Tyler Reddick, Justin Allgaier, Riley Herbst, Justin Haley and Zane Smith passed the sweeper truck, which appeared to stop as the cars came by. Bassett was a little further back and hit the back of the truck. Gray Gaulding, who was behind Bassett, had to dart to the right to avoid hitting Bassett’s car after it slammed into the back of the sweeper truck.

O’Donnell was asked on SiriusXM NASCAR Radio about what happened and what could be done to avoid that situation from repeating in future races.

“You look at the circumstance on our end of what happened,” O’Donnell said. “You saw a number of cars able to pass the sweeper. We had a conversation with the driver (Bassett). There was some lack of communication, I would say, with the spotter on the team side. We’ll correct that. The team will correct that.

“But then on our end, you look at the circumstances there. It’s one thing to be parked, which we’ve had many times and it’s worked successfully. It’s another when you look at kind of the smoke or fog, I guess, that was created.

“I think in that instance, you learn from it, you maybe keep pit road closed one more lap and don’t try to get back to green as fast. Always a challenge for us because we want to make the fans happy and get back racing as quickly as possible but in that case you could probably wait one more lap. We’ll go back and continue to look at the film and make adjustments.”

Friday 5: The plan that helped Matt Tifft convince his parents to let him race

Photo by Lawrence Iles/Icon Sportswire via Getty Images
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Think back to when you really wanted something but had to convince a parent, sibling or someone else, to help you get what you prized.

Maybe you cajoled. Or begged. Or if that didn’t work, maybe you pleaded.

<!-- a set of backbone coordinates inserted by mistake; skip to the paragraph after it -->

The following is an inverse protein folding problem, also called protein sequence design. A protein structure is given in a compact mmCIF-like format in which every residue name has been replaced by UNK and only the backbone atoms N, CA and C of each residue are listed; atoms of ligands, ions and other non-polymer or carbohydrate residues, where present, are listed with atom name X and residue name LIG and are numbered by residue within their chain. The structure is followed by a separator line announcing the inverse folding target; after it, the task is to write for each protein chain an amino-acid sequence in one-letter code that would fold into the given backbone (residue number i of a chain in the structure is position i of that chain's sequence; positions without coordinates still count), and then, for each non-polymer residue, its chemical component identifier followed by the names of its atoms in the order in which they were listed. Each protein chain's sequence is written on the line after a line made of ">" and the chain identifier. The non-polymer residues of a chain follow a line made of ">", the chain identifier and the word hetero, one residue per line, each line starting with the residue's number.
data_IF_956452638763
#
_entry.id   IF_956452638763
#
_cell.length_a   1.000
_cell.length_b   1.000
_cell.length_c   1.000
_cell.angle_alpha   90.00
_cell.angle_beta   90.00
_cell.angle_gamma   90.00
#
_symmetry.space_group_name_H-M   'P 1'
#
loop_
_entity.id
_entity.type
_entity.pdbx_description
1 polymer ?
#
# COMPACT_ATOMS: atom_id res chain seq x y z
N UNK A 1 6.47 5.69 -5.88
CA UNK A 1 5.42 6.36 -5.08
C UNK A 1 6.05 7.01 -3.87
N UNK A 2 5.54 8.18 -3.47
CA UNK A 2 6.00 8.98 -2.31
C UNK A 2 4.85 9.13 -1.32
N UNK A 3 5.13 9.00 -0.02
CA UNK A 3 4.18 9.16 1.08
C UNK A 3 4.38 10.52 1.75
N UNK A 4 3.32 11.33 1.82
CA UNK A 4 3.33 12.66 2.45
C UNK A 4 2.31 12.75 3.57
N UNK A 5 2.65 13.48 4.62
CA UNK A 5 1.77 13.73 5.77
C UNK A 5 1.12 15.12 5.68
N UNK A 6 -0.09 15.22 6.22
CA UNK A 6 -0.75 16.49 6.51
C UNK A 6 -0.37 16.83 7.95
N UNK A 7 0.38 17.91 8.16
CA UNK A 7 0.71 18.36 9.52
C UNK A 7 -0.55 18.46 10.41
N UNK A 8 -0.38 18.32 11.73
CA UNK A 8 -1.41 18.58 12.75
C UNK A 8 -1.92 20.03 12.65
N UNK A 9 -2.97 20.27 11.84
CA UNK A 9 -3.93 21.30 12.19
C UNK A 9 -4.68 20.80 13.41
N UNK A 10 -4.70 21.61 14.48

Matt Tifft wrote a business proposal.

That’s how he convinced his parents to give him a cell phone. And how he persuaded them at age 11 to go racing, leading him on a path to Cup and his rookie campaign this season for Front Row Motorsports.

Tifft’s passion in cars was always there, his mom, Vicki Tifft said. But she wanted him to understand more. As an entrepreneur, she wanted him to look at the business side of his decisions.

Tifft’s desire to race increased after he drove a go-kart at a local track on his 11th birthday and was told he had the best time of a newcomer there.

“So, I went to my mom and said, ‘Hey did you hear that? We need to go get a go-kart and go racing here,’ ” Tifft told NBC Sports.

Not so fast, she said. He needed a plan.

“With anything that you want to pursue, there has to be an end goal in mind, so we talked about that even at a young age,” Vicki Tifft told NBC Sports. “What’s the difference between doing this as a hobby vs. doing this as a living? Can you make a career out of this? If the goal is to be racing with the intent of having a career, then there had to be certain goals and strategies in mind.

“So we talked with him about what was his ultimate goal and how do you achieve that goal? Where are you today and where do you need to be? What kind of activities or milestones do you need to make it through? What’s the timeframe? What’s the cost of it?”

Just as important at that time, was how would Tifft manage being a student. That included his music. Each of Vicki and Quinten Tifft’s three children have been required to study music until they were 18. Tifft studied piano, taking part in competitions — “he’s an amazing pianist,” said Vicki Tifft, who studied piano for about 20 years— and played saxophone.